Vocational training -
Operation Nawa 2, the fifth swoop of its kind since 2009, mobilised about 100 men from the security forces, police and paramilitary gendarmes over two days, said Luc Zaka, deputy director of the criminal police.
A team of journalists, including those from AFP, was able to follow the police in the Meagui area, 50 kilometres (30 miles) from Soubre.
The convoy of half a dozen 4x4s preceded by a motorbike rider drove along a reddish clay track that wound between the green fields of cocoa and rubber trees.
Regularly, the convoy stopped. Children were sometimes surprised along the path, returning from the field with their machetes, sometimes in hamlets tending to the heaps of cocoa beans drying in front of the houses.
Police officers also roamed the fields to flush out children in the plantations.
Some of the youngsters were caught only after a chase, but after four hours of activity, a dozen children and adolescents were taken in.
They were driven to the Children's Reception Centre in Soubre, which opened in 2018.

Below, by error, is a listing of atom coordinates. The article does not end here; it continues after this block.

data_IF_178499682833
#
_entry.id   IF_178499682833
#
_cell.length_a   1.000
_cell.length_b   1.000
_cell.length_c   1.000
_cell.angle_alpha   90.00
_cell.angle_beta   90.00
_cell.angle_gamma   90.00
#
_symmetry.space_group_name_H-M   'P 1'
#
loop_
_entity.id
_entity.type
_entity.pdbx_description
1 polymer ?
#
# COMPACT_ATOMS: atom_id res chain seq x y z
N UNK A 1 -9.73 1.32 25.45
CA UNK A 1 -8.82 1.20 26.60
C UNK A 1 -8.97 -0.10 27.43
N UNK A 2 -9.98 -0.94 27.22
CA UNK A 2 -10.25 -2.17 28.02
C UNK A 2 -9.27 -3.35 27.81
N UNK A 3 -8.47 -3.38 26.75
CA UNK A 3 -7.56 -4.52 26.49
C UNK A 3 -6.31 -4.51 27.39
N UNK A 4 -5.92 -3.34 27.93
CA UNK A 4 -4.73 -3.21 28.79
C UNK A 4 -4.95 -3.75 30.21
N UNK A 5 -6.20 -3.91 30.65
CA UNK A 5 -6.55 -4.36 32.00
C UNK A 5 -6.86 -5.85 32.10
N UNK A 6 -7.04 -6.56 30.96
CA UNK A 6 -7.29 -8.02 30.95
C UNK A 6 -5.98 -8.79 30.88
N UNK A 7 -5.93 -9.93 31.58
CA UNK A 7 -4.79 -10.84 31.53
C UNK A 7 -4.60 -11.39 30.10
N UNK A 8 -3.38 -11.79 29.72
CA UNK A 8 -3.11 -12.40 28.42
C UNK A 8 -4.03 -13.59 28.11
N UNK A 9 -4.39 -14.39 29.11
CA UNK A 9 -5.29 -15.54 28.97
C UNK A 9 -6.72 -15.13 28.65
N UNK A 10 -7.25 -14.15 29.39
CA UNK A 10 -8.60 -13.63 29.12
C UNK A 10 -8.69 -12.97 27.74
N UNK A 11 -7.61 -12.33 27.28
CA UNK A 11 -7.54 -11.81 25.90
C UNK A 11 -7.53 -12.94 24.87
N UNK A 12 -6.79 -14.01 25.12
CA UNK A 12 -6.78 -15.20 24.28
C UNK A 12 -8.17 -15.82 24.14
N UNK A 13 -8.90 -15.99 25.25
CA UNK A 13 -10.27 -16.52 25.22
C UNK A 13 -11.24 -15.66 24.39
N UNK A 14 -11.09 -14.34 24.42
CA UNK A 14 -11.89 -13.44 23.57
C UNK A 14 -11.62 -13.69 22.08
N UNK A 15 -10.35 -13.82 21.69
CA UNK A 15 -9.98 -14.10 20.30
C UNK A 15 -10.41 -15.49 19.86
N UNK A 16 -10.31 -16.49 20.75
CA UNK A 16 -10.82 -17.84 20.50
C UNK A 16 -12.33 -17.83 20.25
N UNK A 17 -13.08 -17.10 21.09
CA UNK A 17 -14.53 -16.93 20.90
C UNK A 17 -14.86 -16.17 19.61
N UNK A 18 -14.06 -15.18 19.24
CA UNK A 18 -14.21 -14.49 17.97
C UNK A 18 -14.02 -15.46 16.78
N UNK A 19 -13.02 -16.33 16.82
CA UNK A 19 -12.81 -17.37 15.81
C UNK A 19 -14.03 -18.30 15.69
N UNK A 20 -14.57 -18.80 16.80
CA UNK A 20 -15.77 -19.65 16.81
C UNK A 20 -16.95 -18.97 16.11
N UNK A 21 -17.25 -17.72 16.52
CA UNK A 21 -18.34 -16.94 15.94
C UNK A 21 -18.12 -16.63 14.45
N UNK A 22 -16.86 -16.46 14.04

Like Issouf, the under-age workers were heard and sensitised by social workers and psychologists.
Their parents were due to pick them up the next day, after a discussion with the police and centre officials.
In serious cases of forced labour or child abuse, young people stay at the reception centre for a few months.
Many are illiterate. They can go back to school and learn a trade, such as cattle raising, market gardening, sewing, hairdressing and ironwork.
Apart from the swoops by police, regular work is carried out in the countryside by local child protection committees.
- 'Legal arsenal' -
"Mediation with families is very important," said Lath Mel, who sees "progress" in the fight against child labour.
According to the NORC survey, the school enrolment rate of children in cocoa farming families has improved significantly, from 59 percent in 2008-09 to 85 percent in 2018-19.
In contrast, a a 2020 study by the CCC, the state-run body that oversees Ivory Coast's coffee and cocoa sectors, only 71 percent of children aged five to 17 were enrolled in school.
About 2,000 children have been taken out of cocoa plantations since 2019, according to the National Surveillance Committee (CNS), which aims at combatting child labour and trafficking
Ivory Coast has in the past 10 years built a "legal arsenal" to punish child slavery and trafficking, said Soubre public prosecutor Alexandre Kone.